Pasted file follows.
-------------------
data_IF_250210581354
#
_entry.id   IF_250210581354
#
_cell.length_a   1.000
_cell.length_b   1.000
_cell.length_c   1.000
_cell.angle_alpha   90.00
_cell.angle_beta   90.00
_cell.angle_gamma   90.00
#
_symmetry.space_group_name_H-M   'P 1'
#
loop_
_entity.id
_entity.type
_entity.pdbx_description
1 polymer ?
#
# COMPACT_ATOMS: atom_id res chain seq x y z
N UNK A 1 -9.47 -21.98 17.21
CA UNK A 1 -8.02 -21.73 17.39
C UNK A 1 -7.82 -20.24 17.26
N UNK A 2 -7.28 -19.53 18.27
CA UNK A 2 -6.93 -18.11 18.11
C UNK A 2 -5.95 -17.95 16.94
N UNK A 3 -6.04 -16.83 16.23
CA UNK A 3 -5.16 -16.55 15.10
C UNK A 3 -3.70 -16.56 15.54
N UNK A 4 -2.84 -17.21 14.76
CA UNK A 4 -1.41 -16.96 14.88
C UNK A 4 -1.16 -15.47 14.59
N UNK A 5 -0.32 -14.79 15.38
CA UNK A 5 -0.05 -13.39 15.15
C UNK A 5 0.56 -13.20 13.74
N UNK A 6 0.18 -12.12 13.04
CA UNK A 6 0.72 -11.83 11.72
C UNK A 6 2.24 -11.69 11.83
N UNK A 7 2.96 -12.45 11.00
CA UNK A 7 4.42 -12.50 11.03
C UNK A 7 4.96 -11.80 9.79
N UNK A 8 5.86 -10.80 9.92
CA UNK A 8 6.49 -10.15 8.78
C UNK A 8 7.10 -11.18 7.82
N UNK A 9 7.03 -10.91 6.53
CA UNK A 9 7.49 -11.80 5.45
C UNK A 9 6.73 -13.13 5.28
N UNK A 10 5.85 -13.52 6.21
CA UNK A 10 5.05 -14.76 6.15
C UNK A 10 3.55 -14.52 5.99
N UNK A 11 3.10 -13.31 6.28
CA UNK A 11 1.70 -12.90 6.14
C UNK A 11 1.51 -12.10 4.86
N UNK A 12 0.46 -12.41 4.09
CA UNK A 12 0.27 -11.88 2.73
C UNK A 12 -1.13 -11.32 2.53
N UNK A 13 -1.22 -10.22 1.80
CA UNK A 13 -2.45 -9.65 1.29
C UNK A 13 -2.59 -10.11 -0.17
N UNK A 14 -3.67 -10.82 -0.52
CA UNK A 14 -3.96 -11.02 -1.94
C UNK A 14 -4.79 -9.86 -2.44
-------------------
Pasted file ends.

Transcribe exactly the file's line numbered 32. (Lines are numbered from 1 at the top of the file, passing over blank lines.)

C UNK A 4 -1.16 -15.47 14.59